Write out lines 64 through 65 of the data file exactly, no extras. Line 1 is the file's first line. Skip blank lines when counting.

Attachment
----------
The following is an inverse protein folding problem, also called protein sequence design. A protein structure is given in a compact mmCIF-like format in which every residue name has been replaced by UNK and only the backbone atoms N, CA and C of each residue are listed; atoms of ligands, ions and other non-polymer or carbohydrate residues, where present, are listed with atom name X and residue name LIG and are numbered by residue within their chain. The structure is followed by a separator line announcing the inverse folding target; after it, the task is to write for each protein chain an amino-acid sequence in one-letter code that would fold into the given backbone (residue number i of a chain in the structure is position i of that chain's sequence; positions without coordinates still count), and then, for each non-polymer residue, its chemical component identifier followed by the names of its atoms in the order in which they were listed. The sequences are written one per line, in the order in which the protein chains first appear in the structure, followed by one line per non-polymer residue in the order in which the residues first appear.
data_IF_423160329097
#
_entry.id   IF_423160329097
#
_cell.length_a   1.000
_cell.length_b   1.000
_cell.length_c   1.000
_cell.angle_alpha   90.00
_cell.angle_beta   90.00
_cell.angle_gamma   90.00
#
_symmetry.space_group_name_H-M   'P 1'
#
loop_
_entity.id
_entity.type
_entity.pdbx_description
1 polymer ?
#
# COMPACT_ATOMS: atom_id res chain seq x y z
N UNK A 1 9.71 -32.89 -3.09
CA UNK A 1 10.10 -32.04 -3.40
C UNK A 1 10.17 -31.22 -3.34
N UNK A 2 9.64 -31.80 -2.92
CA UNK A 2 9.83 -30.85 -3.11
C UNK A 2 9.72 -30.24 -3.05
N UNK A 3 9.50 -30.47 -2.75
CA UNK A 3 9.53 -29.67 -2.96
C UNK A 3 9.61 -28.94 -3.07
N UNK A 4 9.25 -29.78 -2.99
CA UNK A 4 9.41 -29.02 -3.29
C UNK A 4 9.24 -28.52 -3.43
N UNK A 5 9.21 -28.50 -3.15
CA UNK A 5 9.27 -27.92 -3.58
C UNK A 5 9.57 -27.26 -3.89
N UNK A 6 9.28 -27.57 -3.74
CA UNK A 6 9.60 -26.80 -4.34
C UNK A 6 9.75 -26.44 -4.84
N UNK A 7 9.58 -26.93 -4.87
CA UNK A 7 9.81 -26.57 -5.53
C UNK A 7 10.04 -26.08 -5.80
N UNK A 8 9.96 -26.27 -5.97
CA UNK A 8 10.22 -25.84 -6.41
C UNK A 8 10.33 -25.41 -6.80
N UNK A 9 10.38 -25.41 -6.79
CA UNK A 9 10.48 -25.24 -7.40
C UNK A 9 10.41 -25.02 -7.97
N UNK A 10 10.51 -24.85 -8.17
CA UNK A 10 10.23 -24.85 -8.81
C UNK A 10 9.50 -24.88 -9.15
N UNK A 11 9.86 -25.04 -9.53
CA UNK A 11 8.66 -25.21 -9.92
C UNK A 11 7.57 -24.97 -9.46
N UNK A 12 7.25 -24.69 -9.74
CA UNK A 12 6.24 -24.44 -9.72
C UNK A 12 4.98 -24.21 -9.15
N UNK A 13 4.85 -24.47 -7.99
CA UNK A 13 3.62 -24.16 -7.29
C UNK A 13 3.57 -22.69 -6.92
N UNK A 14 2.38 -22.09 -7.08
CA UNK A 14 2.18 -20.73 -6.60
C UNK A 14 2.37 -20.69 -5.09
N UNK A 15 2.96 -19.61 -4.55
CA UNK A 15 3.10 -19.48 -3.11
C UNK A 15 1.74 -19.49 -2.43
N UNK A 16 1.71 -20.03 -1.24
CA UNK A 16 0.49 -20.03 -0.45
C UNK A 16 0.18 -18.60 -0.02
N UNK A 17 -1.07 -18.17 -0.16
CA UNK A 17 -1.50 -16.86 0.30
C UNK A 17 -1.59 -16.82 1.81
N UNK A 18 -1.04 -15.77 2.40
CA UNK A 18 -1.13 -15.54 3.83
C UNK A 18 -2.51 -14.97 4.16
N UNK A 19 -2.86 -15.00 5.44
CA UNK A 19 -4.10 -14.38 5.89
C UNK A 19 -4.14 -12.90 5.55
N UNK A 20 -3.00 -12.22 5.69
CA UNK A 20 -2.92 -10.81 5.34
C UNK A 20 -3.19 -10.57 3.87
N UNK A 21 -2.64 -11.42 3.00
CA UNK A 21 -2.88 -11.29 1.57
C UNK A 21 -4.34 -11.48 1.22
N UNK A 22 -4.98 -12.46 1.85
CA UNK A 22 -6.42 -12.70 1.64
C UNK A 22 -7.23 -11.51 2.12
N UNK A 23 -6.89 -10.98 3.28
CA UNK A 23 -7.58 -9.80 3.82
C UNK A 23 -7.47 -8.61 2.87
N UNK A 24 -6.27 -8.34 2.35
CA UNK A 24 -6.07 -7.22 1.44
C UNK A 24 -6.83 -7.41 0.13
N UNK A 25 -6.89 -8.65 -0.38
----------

N UNK A 15 2.96 -19.61 -4.55
CA UNK A 15 3.10 -19.48 -3.11